Sailing to Purgatory
The final scene in this true adventure shocked the author, too.

‘The reader will be enthralled as Paul, former Fleet Street journalist turned professional yachtmaster, takes us along on his ‘swallowing the anchor’ voyage, his retirement from the sea.

'This self-confessed newish ancient mariner … has spent almost a lifetime sailing solo, as both an ocean going competitive yachtsman, as a DoT Commercial Yachtmaster, and during his circumnavigation to become a singlehanded Cape Horner ... Sailing to Purgatory has all the roller coaster elements of a heart stopping adventure — drama on the high seas, observing life ... undersea volcanoes, a love interest, and waves high enough to scare the pants off most of us.’ - Brenda Vowden, journalist, avid reader

Home from the outside ... St Helenans,
'Saints', round their South Atlantic
island in Midshipman,
en route for Stockholm.

Enterprising forebears ... The house Paul's father designed, and the car his paternal grandfather designed and built.

Running repairs ... crewman Declan checks rig fittings on the superyacht, Midshipman, which Paul sailed from the Cape to Sweden.

Sail power ... Gavin's Howe's beautiful yacht in the Mediterranean.

Rescue in the Southern Ocean ... Yachting World's international edition this month features Paul and Captain Fantastic in its Great Seamanship series.

Pat and Gerry Adamson, two wonderful supporters get Spirit of Pentax ready for her circumnavigation.

Home sweet home ... St Helena islanders, after a voyage round their island home on the superyacht, Midshipman.

Baptism of a Cape Horner ... Lady Chichester names Spirit of Pentax in a ceremony at Brighton Marina.

Homeward Bound 2 is prepared for her attempt on the longest open boat record.

Tri trials ... testing Paul's entry in the singlehanded race across the Atlantic are great friends Ron Pell, Jerry Freeman plus a keen helper.

Cover up ... Bob Abrahams works on cover ideas for Sailing to Purgatory.

Stocking up for 18 months ... Last minute farewells before Spirit of Pentax and Paul left on the long route to become Cape Horners.

Death of a racer ... Baltic Wind flounders after running into a container in the South Atlantic. Paul and a lady shipmate spent eight worrying days in a liferaft.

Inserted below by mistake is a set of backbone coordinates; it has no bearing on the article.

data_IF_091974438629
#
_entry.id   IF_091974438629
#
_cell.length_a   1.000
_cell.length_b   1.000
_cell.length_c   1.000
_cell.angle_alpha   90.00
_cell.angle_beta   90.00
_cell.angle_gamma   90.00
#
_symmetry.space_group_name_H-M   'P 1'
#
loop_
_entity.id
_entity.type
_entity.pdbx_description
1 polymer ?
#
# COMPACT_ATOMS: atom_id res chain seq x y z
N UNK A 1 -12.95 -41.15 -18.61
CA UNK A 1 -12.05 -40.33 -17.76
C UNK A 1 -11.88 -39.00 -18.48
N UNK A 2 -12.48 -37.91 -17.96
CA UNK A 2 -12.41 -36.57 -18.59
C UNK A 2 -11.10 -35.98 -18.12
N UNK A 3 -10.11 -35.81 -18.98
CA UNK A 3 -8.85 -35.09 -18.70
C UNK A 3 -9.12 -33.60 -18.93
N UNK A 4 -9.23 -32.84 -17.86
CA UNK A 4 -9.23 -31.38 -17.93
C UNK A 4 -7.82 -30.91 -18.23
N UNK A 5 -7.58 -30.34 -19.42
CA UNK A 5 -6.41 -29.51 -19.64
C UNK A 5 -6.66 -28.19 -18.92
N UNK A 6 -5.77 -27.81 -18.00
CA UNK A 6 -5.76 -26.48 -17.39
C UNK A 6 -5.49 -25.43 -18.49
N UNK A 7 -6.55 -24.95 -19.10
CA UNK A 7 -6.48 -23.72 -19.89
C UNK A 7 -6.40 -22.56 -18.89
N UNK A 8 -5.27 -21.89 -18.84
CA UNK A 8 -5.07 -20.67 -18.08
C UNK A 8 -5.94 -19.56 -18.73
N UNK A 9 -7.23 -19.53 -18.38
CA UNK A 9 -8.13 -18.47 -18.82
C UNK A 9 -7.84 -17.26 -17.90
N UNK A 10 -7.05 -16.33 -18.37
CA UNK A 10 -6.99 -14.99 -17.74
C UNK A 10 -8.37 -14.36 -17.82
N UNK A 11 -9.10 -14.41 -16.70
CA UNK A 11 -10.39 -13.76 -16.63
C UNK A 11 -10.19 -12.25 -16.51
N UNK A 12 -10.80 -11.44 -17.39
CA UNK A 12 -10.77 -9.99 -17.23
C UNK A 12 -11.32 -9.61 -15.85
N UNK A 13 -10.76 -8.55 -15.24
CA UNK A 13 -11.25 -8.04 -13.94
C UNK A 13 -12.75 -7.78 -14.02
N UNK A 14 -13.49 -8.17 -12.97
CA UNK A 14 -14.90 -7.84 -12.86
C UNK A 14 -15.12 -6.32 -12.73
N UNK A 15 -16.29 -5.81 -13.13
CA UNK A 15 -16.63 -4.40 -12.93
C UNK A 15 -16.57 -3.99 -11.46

Circumnavigator Jeanne Socrates, 76, on Nereida sails into her last month at sea, now well north in the North Pacific, with the wily old Southern Ocean left far behind.

Image of part of  a Sailing to Purgatory webpage to illustrate the article.
Nearly home is the sailor ... Jeanne Socrates pauses in the North Pacific to let two hurricanes pass by.
The major danger she faces now comes from tropical revolving storms, two of which are loitering, seemingly with intent.

This is along her track back to the home port of Victoria, British Columbia, which she sailed from on 3rd October.

The National Hurricane Centre reported that storm Flossie – at 12.2°N 120.5°W - was about to swell to hurricane strength.

A major hurricane

The fury is travelling west at 15 mph. The maximum sustained winds were blowing at 70 mph, with minimum pressure at 999mb.

Meanwhile, storm Erick (seemingly American spelling) becomes a major hurricane far east-south-east of Hawaii, the centre reports.

Early this morning, the hurricane was travelling at 17 mph at 13.4°N x 142.8°W.

Sustained gusts are blasting at 115 mph.

It makes sense that Jeanne has decided to slow to a dawdle. You might imagine that passing time like that when home is but three weeks away could be utterly frustrating. However, true to her gender, she's keeping busy on the blower. ‘Excellent propagation to Florida and East coast of USA,’ she reports.

Image of part of  a Sailing to Purgatory webpage to illustrate the article.
Wide blue yonder ... That's Jeanne (arrowed) in the bottom left corner en route for home, keeping a good weather eye, though, to the storm lying in her path.

‘Good to chat to ham radio friends - several I've not spoken to for a while.

‘0830: Rolling around a lot, from side to side - not much wind, maybe eight knots from the North-east, but quite a big swell.

'A lot of broken light grey cloud with just one tiny patch of blue.


‘I might need to heave-to even sooner, depending on whether Erick heads due West or takes a slightly more northerly track in heading this way...

‘Feeling pretty tired - not enough sleep overnight - will try to get some soon...’

Jeanne’s been busy with her publicity, too, it seems, for she says that a interview with Eric, 4Z1UG, is here. She reports that another, with Adelaide ABC about her Equator crossing, is here. However, to hear this one requires some web checking-in.

It seems that an amateur radio l o n g interview is here, too.

Thanks very much for visiting the mostly Tuesday and Thursday blogs for my adventure book, Sailing to Purgatory, which are introduced each time on Facebook Facebook dot com/Sailingtopurgatory and Blogger

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The blogs for Sailing to Purgatory are introduced on Facebook and Blogger.

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